Editorial Tuesday 08.06.10.
Nobody expects the New South Wales Government to win the election next March. The list of policy failures, backflips, and disasters is just too long to be ignored. Since the last election there have been three different Premiers, and each time there is a new Premier there is a new plan, with previous commitments torn up, often at the cost of hundreds of millions of dollars. Even when there is a plan, such as the Garling recommendations for hospital reform, the government appears to be incapable of actually carrying it out.
But it’s not just the policy failures which have led to growing disillusionment with the government. It’s the long list of embarrassing scandals ranging from the couch jumping former Police Minister Matt Brown, right through to the abrupt resignation of the minister dubbed “Sir Lunchalot” Ian McDonald amidst investigations by both the Independent Commission Against Corruption and the head of the Department of Premier and Cabinet into allegations of travel rorts. It’s hard not to get the idea that for some of our politicians the $77 lunch vouchers are more important than delivering services to the people who elected them.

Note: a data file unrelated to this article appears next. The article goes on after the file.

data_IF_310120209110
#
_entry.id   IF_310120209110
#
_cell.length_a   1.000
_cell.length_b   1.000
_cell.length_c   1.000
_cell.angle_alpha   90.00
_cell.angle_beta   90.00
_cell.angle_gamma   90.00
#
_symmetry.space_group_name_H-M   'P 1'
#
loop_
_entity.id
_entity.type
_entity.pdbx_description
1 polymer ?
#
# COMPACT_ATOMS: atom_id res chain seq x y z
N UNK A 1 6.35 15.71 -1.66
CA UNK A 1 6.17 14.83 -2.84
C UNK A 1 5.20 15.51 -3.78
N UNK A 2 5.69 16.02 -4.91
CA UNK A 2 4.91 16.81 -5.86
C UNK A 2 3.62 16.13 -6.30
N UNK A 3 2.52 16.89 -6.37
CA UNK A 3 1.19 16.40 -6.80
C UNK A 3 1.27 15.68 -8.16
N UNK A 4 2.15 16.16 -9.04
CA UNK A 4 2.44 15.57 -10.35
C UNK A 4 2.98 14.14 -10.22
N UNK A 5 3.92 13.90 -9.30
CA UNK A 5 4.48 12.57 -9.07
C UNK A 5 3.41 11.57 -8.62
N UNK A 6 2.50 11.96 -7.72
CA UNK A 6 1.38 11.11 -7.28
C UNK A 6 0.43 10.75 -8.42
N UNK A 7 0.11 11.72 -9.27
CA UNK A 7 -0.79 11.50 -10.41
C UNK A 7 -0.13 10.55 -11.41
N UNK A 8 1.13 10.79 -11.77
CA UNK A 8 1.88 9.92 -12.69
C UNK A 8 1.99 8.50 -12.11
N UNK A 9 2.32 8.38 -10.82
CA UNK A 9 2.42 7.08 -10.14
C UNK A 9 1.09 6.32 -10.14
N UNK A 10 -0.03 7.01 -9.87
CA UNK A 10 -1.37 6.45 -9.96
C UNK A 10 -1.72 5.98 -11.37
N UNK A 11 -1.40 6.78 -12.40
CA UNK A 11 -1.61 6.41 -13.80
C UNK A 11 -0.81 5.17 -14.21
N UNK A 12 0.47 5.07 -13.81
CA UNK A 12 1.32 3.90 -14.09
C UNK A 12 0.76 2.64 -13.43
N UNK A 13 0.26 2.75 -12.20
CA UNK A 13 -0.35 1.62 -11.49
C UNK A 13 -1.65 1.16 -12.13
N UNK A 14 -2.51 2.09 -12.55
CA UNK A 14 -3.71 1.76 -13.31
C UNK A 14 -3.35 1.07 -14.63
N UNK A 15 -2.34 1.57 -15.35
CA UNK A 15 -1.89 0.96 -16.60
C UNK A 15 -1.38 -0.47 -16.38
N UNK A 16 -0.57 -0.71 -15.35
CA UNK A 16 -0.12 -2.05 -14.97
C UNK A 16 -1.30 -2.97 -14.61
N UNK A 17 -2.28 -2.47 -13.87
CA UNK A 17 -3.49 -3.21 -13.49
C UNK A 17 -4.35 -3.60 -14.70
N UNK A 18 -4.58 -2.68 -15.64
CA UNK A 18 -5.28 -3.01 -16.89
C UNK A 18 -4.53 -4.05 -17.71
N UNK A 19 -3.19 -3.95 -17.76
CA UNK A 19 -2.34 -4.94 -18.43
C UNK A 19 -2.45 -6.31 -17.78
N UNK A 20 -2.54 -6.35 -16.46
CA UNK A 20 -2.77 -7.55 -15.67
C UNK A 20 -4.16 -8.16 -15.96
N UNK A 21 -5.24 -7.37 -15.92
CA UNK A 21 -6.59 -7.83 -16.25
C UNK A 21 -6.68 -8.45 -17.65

Mr. McDonald has not only resigned from the Ministry, but as of yesterday has also resigned from the Parliament. It has been widely observed that in doing so he has preserved his superannuation entitlement, estimated to be around $150 000 a year, indexed, for the rest of his life. Had he stayed on until the end of his term in the upper house his entitlement would have been reduced as it would have been based on his finishing salary as a backbencher. There would also have been the risk of losing his entitlement altogether if he was found guilty of any corruption. Mr. McDonald maintains his innocence and insists he will fight any and all allegations, but that won’t stop people making their own interpretation of his decision to quit.
Following on from the departure of Karen Paluzzano in disgrace, and Graham West apparently in disgust with his own colleagues, the government is appearing more and more to be in disarray. People must surely be wondering who will be next to be caught up in controversy, and whether there will be any more untimely exits through the political revolving door. After all, numbers are beginning to dwindle. If the exodus continues at this alarming rate, perhaps there won’t be anybody from the current government actually left in office next March for the people of New South Wales to boot out.